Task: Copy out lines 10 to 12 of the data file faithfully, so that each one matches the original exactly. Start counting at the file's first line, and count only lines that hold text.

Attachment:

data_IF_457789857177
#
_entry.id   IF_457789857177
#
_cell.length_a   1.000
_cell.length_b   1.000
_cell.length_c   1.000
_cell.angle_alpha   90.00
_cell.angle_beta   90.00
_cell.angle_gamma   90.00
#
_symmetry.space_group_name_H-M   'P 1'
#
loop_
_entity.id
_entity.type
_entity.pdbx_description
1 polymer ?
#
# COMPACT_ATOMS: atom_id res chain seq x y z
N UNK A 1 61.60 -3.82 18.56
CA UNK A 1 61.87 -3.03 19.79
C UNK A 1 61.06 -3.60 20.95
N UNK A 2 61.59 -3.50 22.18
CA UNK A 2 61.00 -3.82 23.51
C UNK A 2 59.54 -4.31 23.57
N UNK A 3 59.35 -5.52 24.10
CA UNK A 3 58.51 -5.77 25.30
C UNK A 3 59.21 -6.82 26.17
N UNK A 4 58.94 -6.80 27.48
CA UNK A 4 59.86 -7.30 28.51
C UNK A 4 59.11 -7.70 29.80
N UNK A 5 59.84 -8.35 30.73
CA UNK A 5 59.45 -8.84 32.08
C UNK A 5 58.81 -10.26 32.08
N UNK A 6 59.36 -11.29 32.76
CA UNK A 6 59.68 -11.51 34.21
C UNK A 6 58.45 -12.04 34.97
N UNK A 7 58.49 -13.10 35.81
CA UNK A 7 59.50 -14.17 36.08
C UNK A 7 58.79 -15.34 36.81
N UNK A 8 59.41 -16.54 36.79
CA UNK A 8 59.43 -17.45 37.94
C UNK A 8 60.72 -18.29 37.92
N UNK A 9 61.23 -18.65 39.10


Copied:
_cell.angle_gamma   90.00
#
_symmetry.space_group_name_H-M   'P 1'